In moves that shouldn’t come as a surprise, the Atlanta Falcons cut two former first-round picks Friday morning.
Defensive end Jamaal Anderson and wide receiver Michael Jenkins reportedly have been released. First and foremost, these moves are about money. The Falcons freed up nearly $8 million in salary-cap space with these releases. Could they be clearing the way to acquire a high-priced defensive end?
But these moves also say a lot about the state of the Falcons and how coach Mike Smith and general manager Thomas Dimitroff have built their team. Anderson, a 2007 pick, and Jenkins, a 2004 pick, were taken by prior regimes and neither player fit very well in the current system.
The Falcons tried to shop Jenkins for a trade, but found no takers. That’s probably because the rest of the league knew he would be released. Jenkins became expendable when the Falcons drafted Julio Jones in April.
Although he was a dependable starter for most of his career and considered one of the league’s top run-blocking receivers, Jenkins was not a downfield threat and rarely made things happen in the open field. The Falcons wanted more explosiveness in their passing game and that’s why they went out and drafted Jones.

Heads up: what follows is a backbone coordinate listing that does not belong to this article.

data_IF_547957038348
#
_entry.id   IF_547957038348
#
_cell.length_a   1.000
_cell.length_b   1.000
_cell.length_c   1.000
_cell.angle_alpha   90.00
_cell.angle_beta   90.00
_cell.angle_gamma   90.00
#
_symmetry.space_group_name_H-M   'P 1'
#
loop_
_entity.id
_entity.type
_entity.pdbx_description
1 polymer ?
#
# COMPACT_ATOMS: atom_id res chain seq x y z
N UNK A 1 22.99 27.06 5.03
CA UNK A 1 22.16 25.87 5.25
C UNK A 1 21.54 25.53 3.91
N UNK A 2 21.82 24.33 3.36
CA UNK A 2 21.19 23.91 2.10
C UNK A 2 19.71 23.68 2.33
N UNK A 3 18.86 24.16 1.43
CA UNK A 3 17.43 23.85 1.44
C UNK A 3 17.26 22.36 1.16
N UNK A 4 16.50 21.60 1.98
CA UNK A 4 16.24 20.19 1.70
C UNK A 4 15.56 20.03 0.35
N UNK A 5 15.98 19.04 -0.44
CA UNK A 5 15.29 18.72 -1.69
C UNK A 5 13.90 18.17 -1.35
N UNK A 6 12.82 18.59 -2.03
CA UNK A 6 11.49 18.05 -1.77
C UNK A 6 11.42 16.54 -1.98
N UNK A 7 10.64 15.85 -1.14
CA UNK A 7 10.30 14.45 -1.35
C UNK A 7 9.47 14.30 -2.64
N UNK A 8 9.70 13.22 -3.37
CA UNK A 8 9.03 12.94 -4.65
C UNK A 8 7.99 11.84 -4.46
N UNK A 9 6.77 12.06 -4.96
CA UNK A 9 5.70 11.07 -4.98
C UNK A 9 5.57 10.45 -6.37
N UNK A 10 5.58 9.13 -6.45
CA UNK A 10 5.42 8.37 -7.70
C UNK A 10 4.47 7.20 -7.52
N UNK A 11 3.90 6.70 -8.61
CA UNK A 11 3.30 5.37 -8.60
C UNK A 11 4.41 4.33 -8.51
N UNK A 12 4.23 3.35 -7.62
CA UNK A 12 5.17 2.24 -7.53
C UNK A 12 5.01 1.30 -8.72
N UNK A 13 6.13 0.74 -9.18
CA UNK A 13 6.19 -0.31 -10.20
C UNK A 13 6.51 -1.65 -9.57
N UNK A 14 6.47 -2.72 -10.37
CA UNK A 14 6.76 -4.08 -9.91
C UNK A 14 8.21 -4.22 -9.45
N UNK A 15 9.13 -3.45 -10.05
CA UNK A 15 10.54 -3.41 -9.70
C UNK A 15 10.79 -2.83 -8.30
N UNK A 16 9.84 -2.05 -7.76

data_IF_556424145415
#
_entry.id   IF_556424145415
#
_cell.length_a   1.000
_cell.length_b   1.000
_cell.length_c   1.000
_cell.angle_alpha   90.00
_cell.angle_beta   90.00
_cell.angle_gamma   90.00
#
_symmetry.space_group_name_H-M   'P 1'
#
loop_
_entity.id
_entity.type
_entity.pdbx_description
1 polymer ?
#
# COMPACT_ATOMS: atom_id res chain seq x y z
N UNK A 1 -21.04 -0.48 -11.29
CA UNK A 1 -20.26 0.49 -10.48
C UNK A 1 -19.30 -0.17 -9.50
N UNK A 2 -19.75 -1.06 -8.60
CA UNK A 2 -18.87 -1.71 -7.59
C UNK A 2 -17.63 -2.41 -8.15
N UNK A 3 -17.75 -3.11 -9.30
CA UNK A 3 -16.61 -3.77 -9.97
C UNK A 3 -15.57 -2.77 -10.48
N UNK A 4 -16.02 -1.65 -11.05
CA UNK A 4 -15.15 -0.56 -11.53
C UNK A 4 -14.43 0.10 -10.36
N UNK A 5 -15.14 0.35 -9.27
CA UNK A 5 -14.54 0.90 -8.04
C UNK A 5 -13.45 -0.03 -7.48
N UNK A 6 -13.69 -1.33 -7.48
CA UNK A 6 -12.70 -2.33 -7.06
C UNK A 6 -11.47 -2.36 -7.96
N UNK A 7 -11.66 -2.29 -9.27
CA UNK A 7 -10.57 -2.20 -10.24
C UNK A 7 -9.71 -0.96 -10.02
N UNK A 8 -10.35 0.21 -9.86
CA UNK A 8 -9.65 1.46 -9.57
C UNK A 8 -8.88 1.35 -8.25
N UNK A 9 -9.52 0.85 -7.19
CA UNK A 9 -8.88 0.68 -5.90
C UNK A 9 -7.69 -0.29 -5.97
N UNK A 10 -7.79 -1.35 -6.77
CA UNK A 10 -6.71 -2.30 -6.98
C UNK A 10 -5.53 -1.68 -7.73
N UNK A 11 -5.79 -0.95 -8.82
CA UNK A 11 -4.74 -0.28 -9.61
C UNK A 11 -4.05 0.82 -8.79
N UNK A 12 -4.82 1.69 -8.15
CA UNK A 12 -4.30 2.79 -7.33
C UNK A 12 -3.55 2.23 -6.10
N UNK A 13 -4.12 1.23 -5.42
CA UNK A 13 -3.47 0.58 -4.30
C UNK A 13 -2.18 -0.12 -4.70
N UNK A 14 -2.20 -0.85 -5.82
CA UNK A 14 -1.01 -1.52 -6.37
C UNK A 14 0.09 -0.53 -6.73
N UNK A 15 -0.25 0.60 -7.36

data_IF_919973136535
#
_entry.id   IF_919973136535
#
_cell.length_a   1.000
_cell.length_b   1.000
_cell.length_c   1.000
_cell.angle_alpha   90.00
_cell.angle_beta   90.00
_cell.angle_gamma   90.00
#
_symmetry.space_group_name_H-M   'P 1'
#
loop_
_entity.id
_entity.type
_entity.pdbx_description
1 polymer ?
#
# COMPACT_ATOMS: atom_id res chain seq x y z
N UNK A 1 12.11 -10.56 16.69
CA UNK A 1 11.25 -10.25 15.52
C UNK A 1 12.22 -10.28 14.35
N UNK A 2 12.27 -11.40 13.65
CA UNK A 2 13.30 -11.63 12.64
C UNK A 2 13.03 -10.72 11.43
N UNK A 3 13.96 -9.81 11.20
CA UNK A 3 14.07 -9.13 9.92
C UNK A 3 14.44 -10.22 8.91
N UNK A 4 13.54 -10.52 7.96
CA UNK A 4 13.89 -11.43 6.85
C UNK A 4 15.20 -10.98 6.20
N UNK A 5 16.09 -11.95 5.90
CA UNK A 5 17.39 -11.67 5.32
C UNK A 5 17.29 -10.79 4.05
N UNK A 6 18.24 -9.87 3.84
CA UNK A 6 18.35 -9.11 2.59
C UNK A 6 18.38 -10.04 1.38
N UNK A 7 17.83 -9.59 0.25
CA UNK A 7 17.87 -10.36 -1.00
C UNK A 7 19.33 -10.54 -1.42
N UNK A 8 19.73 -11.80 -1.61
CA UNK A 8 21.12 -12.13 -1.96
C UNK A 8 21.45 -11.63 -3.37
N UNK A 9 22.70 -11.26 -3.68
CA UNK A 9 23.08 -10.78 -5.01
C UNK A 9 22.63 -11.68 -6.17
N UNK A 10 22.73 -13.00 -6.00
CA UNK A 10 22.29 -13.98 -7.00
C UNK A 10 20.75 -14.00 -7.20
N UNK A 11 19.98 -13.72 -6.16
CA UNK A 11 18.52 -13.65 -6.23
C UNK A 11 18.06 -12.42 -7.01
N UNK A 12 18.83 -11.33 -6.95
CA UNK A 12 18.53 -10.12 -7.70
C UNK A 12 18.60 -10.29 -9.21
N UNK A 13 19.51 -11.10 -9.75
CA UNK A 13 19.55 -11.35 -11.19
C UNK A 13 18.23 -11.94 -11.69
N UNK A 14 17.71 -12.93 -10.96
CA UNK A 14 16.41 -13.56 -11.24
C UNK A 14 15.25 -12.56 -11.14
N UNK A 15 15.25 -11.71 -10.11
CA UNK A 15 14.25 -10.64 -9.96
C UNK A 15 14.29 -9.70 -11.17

Jenkins’ tenure can’t be considered a disappointment. He did some good things, but no longer fit the system. The same can’t be said for Anderson, who was drafted in Bobby Petrino’s one year as coach.
Anderson had only 4.5 sacks in his career and never became the pass-rushing force the Falcons hoped for. He did find a bit of a niche, rotating inside to play defensive tackle in the last two seasons under Smith, but the Falcons weren’t going to keep a backup defensive tackle with a salary-cap figure over $5 million.